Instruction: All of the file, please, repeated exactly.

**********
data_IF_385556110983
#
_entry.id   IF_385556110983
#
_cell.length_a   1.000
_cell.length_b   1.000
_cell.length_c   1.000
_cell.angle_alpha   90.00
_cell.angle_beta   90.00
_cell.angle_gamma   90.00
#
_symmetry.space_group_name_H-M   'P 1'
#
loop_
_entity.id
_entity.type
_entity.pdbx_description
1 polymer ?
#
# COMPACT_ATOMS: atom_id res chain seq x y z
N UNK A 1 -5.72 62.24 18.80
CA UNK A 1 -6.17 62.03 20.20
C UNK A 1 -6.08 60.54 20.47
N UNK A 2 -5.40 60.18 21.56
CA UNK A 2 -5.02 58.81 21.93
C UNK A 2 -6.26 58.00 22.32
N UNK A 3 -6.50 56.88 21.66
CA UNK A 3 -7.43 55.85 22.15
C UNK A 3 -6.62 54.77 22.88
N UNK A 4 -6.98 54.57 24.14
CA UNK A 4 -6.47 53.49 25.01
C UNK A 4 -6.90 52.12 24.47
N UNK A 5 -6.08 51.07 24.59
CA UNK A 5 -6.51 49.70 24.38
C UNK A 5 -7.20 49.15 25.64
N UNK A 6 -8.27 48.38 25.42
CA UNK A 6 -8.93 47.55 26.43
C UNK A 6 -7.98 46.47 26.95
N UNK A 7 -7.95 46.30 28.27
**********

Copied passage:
data_IF_385556110983
#
_entry.id   IF_385556110983
#
_cell.length_a   1.000
_cell.length_b   1.000
_cell.length_c   1.000
_cell.angle_alpha   90.00
_cell.angle_beta   90.00
_cell.angle_gamma   90.00
#
_symmetry.space_group_name_H-M   'P 1'
#
loop_
_entity.id
_entity.type
_entity.pdbx_description
1 polymer ?
#
# COMPACT_ATOMS: atom_id res chain seq x y z
N UNK A 1 -5.72 62.24 18.80
CA UNK A 1 -6.17 62.03 20.20
C UNK A 1 -6.08 60.54 20.47
N UNK A 2 -5.40 60.18 21.56
CA UNK A 2 -5.02 58.81 21.93
C UNK A 2 -6.26 58.00 22.32
N UNK A 3 -6.50 56.88 21.66
CA UNK A 3 -7.43 55.85 22.15
C UNK A 3 -6.62 54.77 22.88
N UNK A 4 -6.98 54.57 24.14
CA UNK A 4 -6.47 53.49 25.01
C UNK A 4 -6.90 52.12 24.47
N UNK A 5 -6.08 51.07 24.59
CA UNK A 5 -6.51 49.70 24.38
C UNK A 5 -7.20 49.15 25.64
N UNK A 6 -8.27 48.38 25.42
CA UNK A 6 -8.93 47.55 26.43
C UNK A 6 -7.98 46.47 26.95
N UNK A 7 -7.95 46.30 28.27